Education Publishing – A Wave of Change Sweeps Over The Industry – Part 3

351544_train_motion_in_station.jpg[Ed] This entry concludes are guest blogging by Paul Schumann on technology substitution in the K12 market.

Click here to read the introduction to this series.

Click here to read Part 1 – Methodology and Reference Library Case Study

Click here to ready Part 2 – The Data for Supplemental Publishing, Basal Textbooks, Student Devices, Delivery Platforms, & Electronic Media

Technological Substitution in Publishing: Conclusion and Recommendations
Paul Schumann, Glocal Vantage, Inc.

Without a comprehensive study of the usage of educational materials in the K-12 classroom, it is going to be impossible to detect and understand the changes in education that are already underway. Three major substitutions have already begun that we can’t detect with traditional market reports based on sales:
1. New theories of learning: See for example the connectivism movement of George Siemens at the University of Manitoba and the recent book Presence by Senge, Scharmer, Jaworski and Flowers in which learning is based on the future rather than the past.

2. Utilization of social technologies: See for example Blogs, Wikis, Podcasts, and Other Powerful Web Tools for Classrooms by Will Richardson and the Learning Technologies Center
3. Collaborative User Generate Content: See for example Wikipedia , Wikibooks, the Open Content Network and the generalized interface for instructional modules (SCORM)

Open Source Content

“Open” content is developed through a collaboration of volunteers who care enough about the subject that they devote their minds and resources to create something of value. A current example of open content creation is Wikipedia.

From “About Wikipedia”:

“Wikipedia is a free-content encyclopedia, written collaboratively by people from all around the world. The site is a wiki, which means that anyone can edit articles simply by clicking on the edit this page link.

There are 13,000 active contributors working on over 1,800,000 articles in more than 100 languages. As of today, there are 793,168 articles in English; every day hundreds of thousands of visitors from around the world make tens of thousands of edits and create thousands of new articles to enhance the amount of knowledge held by the Wikipedia encyclopedia. Visitors do not need any special qualifications to contribute, and people of all ages help to write Wikipedia articles.

All the text in Wikipedia, and most images and other content, is covered by the GNU Free Documentation License (GFDL). Contributions remain the property of their creators, while the GFDL license ensures the content will remain freely distributable and reproducible.”

It appears that in the future, many reference works will be both free and open. This trend will accelerate the decline of the printed reference industry, and may mean the same for the proprietary electronic reference industry unless that industry can determine how to participate in the free and collaborative information trend.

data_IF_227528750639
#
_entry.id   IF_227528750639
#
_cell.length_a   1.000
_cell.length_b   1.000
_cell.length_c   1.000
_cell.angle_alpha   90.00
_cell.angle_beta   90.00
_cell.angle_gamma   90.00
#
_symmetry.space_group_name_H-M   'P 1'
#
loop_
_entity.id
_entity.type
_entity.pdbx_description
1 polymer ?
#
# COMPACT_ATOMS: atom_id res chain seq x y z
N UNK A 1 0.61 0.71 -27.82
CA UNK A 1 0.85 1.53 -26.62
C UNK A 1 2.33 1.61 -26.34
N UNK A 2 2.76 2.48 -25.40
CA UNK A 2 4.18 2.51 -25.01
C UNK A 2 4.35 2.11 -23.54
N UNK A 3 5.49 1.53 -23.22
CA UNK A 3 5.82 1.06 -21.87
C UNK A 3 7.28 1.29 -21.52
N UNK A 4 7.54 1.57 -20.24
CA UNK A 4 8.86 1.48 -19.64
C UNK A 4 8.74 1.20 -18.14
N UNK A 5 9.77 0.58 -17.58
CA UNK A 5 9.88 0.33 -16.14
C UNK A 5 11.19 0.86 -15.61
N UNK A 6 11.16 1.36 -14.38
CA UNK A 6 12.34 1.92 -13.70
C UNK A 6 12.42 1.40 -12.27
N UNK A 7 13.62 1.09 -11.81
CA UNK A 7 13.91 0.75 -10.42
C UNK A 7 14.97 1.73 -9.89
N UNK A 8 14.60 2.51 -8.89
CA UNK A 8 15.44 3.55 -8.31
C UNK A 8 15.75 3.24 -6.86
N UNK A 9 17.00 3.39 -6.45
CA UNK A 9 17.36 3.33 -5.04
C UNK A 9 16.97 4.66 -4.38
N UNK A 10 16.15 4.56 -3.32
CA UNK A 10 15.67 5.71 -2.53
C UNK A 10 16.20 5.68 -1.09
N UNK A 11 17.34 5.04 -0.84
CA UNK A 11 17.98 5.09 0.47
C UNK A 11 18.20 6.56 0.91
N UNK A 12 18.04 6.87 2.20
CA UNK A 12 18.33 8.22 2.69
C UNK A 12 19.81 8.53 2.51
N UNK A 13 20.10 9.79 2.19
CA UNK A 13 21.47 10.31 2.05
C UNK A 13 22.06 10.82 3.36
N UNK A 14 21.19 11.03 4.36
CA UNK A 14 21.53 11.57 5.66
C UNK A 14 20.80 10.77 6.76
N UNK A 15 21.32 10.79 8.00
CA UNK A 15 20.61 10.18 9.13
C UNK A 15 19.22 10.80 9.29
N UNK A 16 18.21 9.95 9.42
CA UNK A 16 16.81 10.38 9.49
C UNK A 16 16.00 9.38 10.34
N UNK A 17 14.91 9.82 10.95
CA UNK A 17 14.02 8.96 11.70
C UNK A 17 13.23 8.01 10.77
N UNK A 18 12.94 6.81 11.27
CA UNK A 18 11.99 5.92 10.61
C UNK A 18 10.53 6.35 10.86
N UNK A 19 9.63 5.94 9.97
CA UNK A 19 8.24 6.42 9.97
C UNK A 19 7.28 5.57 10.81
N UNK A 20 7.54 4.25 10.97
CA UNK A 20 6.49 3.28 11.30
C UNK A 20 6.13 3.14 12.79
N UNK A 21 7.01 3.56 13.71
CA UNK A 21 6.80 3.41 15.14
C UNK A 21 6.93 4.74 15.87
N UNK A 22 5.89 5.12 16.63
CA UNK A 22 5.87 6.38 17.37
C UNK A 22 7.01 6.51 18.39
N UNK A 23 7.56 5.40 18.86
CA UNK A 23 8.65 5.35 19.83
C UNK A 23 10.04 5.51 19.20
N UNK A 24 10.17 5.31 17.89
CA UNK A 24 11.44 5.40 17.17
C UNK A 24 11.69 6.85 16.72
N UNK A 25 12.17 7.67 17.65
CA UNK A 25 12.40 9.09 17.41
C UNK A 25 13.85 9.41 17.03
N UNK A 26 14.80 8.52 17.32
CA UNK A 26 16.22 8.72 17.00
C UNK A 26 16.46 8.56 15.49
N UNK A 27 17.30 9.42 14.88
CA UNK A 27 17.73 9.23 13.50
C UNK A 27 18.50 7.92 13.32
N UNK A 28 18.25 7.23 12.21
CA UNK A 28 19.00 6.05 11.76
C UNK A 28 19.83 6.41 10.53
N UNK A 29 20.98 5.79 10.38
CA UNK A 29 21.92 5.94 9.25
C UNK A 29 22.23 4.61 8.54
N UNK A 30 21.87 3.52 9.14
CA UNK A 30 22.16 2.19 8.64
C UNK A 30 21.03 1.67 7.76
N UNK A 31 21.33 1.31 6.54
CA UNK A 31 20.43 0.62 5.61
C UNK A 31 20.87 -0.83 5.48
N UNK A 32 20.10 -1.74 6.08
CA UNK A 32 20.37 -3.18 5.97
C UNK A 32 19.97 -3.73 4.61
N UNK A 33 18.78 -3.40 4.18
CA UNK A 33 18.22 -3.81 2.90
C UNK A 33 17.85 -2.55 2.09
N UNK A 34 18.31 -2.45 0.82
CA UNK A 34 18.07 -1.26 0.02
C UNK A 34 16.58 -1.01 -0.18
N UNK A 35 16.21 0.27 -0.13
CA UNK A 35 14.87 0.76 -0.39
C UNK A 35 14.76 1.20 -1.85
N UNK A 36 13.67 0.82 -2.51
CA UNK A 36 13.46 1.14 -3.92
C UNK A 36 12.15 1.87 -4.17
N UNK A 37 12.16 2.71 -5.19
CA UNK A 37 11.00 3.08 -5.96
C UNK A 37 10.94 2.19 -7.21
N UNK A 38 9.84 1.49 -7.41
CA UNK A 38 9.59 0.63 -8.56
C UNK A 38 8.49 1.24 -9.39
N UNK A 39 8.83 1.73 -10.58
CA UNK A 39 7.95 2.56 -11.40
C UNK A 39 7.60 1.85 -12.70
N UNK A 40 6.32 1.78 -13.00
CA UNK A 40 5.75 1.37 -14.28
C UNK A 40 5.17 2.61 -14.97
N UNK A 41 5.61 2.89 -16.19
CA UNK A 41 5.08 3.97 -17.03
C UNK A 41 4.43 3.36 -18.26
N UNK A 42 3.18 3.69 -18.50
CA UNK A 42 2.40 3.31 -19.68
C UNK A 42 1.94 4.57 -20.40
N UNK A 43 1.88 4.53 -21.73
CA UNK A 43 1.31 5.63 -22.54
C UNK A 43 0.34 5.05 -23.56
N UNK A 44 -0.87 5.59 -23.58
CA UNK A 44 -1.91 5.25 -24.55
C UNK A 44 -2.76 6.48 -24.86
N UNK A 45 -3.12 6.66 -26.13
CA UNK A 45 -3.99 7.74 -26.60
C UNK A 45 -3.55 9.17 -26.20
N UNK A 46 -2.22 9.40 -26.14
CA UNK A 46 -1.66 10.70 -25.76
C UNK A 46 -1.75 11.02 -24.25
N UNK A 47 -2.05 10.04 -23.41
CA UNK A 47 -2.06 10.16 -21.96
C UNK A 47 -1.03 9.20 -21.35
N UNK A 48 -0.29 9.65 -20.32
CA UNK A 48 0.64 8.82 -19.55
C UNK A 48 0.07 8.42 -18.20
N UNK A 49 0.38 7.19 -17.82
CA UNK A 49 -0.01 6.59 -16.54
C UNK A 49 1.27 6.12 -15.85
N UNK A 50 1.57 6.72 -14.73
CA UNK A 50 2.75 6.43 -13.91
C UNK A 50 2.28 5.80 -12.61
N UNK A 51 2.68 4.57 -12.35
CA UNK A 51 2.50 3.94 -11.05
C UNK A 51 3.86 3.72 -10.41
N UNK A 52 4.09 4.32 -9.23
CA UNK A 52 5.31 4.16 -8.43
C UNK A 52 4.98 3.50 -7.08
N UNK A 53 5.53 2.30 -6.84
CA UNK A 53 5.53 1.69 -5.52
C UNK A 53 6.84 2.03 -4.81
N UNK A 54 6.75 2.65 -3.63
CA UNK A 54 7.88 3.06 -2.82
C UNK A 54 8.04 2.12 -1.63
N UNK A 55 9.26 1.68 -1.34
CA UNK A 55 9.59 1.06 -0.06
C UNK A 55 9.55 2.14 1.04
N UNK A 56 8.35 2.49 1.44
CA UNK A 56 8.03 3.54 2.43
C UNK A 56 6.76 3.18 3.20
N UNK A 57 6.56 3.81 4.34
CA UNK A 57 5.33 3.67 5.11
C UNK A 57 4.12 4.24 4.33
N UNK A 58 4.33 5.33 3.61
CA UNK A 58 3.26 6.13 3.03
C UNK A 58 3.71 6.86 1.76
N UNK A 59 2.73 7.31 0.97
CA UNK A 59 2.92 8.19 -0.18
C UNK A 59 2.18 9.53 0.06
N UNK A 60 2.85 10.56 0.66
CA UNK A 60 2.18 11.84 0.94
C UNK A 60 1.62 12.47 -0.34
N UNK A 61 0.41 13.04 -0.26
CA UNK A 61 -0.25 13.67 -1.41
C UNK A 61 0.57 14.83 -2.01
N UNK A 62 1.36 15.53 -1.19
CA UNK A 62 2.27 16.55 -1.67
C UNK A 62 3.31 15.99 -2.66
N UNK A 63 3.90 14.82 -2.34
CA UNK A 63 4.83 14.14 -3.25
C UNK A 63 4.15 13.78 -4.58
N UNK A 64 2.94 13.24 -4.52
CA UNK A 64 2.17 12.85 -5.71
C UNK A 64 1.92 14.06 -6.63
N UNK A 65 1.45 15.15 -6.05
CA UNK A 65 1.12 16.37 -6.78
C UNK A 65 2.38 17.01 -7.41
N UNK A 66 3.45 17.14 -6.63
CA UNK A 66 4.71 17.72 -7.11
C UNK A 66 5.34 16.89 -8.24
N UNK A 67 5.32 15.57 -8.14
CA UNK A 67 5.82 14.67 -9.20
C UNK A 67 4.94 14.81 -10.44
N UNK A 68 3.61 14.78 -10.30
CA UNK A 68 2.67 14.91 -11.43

Not only is this trend well underway for the reference publishing industry, it has started in the textbook industry as well. A recent conference “Reconsidering the Textbook: and an article on that conference “The Future of a Dinosaur” are good places to begin an understanding of this trend. The same type of trend is also apparent for scientific and technical journals.

Technology Standards

An enabling technology for open content development is SCORM, described in an article by Robert Brumfied in “Gathering SCORM Could Transform eLearning: Emerging Standard Enables Accessibility, Interoperability of Digital Content”:
“The Sharable Content Object Reference Model–or SCORM–is a collection of standards and specifications adapted from multiple sources to allow for the interoperability, accessibility, and reusability of digital learning materials: everything from a video clip illustrating how cells divide to a PowerPoint explication of a sonnet.

The SCORM specifications are becoming increasingly important for ensuring that digital content can be integrated into any learning management system (LMS) software, regardless of its manufacturer. What’s more, SCORM is opening the door for the creation of “digital repositories,” or collections of sharable, reusable online content that educators can search through to find items they can incorporate into their own instruction.”

This meta research study only scratches the surface of the transformation underway. In order to save the great wealth represented by the industry and the many lives and careers affected by the transformation, a large scale study should be implemented quickly where the appropriate longitudinal data can be collected and analyzed, and strategies developed to chart a roadmap for navigating the transformation.

Other Articles in this Series


Part 1 – Reference Libraries and Open Source

Part 2 – Supplemental materials, Basal textbooks, Student Devices (Laptops, handhelds), Delivery Platforms (CD-ROM, Internet), and Electronic Media.

Part 3 – Conclusions & Recommendations